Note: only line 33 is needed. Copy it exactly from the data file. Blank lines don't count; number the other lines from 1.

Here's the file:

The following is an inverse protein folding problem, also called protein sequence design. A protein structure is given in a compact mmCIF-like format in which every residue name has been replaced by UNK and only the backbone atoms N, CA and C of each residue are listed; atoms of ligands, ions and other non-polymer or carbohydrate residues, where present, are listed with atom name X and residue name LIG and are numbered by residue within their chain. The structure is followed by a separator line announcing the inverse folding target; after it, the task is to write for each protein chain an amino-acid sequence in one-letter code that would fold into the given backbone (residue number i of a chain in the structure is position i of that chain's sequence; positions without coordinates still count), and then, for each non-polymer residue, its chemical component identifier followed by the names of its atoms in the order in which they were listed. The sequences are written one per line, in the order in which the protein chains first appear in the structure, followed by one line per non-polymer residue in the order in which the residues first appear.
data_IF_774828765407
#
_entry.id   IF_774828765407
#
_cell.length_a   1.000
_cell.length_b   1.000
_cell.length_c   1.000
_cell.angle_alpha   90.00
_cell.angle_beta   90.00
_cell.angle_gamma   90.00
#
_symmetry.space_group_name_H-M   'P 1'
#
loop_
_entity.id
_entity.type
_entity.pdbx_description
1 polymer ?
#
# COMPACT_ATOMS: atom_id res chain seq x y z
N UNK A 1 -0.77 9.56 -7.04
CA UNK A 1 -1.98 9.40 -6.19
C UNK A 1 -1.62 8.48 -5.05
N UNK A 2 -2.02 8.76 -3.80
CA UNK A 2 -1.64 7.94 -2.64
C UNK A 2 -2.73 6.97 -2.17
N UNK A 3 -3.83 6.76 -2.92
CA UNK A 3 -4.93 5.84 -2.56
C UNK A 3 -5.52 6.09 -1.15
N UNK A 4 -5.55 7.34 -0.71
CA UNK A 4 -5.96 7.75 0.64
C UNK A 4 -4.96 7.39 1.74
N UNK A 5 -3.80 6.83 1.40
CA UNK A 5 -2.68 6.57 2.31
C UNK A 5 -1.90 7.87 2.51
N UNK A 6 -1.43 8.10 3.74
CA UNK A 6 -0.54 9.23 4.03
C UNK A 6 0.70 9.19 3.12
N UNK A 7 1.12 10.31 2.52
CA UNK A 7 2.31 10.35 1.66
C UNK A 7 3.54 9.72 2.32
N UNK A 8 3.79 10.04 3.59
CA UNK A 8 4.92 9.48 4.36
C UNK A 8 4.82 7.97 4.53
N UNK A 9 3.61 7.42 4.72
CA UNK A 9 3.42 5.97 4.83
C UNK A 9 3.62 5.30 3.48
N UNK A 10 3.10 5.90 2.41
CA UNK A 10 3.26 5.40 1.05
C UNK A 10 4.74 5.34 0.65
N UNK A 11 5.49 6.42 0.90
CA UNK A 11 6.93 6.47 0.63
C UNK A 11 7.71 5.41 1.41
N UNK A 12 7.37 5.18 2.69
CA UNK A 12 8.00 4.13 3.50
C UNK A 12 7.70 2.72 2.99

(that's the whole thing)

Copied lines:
C UNK A 4 -4.96 7.39 1.74